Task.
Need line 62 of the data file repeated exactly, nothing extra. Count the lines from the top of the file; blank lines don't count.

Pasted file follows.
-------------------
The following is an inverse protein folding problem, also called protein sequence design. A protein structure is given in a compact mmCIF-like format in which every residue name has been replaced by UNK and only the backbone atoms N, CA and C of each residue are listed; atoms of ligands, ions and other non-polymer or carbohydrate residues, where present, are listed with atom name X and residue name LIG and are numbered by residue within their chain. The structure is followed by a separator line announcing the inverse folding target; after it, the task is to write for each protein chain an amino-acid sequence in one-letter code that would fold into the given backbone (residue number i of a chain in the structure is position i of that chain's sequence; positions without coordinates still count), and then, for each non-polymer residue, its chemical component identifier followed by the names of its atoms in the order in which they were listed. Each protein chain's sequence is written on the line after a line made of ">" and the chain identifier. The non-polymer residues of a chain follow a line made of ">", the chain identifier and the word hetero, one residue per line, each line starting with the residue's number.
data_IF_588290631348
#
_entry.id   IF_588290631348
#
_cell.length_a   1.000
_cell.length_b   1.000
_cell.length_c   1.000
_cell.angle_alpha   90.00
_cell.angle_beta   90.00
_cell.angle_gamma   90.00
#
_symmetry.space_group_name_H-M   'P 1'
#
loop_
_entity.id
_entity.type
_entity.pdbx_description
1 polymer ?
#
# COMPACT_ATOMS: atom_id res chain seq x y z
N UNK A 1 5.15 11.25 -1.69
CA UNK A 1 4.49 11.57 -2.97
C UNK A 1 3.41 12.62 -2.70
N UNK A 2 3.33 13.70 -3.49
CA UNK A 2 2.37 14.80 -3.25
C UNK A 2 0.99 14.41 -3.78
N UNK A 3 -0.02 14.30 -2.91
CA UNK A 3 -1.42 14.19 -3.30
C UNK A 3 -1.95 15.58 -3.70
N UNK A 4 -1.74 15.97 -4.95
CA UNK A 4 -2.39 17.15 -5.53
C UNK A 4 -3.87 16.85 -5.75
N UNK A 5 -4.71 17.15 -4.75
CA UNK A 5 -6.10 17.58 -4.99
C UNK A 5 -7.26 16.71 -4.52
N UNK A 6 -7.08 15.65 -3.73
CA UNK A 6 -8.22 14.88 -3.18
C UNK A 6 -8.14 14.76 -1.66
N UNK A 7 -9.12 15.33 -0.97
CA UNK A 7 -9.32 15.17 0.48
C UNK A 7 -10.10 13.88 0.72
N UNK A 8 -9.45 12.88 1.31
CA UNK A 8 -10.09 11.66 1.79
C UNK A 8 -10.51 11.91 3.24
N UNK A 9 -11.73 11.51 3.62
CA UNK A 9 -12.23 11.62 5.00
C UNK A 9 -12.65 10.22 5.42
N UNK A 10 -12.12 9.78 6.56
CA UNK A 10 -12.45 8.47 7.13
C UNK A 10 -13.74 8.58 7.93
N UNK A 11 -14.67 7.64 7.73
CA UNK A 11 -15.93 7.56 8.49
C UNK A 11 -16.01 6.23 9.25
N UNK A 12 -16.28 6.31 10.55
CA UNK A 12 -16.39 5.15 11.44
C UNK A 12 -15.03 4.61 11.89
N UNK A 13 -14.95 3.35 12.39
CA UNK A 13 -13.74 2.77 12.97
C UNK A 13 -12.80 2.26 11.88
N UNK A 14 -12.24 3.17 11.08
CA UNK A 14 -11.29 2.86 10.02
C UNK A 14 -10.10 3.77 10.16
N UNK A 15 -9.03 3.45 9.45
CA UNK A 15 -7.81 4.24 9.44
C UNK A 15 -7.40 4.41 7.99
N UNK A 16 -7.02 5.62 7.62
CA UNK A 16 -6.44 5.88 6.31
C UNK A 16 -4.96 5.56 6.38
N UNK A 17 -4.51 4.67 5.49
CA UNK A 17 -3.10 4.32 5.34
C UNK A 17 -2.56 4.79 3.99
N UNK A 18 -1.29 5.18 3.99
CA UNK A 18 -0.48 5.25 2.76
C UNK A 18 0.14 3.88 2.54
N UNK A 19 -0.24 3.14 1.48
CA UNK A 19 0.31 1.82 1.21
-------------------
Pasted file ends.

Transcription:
CA UNK A 14 -11.29 2.86 10.02